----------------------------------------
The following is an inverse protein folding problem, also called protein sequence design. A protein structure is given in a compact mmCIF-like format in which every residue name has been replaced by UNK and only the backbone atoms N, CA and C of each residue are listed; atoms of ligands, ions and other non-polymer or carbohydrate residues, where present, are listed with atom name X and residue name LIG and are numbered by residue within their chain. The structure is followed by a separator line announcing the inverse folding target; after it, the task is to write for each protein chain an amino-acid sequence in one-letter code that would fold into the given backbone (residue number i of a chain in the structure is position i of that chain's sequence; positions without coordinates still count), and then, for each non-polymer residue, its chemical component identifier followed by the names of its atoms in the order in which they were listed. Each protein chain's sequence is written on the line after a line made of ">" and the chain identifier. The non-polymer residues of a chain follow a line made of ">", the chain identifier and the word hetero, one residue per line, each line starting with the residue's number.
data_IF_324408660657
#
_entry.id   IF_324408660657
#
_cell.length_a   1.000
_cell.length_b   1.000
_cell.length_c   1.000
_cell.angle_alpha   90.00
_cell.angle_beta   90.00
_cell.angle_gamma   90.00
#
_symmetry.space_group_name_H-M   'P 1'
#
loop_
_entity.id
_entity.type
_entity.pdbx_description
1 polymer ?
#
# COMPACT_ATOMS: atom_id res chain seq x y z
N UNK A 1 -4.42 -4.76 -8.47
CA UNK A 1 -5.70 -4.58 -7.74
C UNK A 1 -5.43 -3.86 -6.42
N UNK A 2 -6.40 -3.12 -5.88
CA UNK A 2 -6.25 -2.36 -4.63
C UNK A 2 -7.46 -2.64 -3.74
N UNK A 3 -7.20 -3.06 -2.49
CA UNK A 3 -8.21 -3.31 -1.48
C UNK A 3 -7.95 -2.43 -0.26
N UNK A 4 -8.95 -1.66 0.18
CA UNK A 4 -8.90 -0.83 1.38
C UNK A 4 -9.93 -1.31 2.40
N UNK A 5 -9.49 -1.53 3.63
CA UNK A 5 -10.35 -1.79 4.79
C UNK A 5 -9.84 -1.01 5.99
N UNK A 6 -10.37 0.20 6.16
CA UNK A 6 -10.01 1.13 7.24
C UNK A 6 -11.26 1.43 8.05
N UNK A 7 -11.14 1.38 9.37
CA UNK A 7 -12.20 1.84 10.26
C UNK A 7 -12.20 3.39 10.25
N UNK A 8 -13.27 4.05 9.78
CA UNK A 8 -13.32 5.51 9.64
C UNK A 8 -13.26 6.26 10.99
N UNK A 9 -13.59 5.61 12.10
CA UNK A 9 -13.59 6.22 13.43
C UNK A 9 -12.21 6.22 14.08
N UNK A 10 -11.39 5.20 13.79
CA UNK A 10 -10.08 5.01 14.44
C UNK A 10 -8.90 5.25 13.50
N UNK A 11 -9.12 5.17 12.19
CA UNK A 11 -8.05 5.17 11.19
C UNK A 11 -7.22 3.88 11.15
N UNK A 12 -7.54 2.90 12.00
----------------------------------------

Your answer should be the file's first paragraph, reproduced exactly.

The following is an inverse protein folding problem, also called protein sequence design. A protein structure is given in a compact mmCIF-like format in which every residue name has been replaced by UNK and only the backbone atoms N, CA and C of each residue are listed; atoms of ligands, ions and other non-polymer or carbohydrate residues, where present, are listed with atom name X and residue name LIG and are numbered by residue within their chain. The structure is followed by a separator line announcing the inverse folding target; after it, the task is to write for each protein chain an amino-acid sequence in one-letter code that would fold into the given backbone (residue number i of a chain in the structure is position i of that chain's sequence; positions without coordinates still count), and then, for each non-polymer residue, its chemical component identifier followed by the names of its atoms in the order in which they were listed. Each protein chain's sequence is written on the line after a line made of ">" and the chain identifier. The non-polymer residues of a chain follow a line made of ">", the chain identifier and the word hetero, one residue per line, each line starting with the residue's number.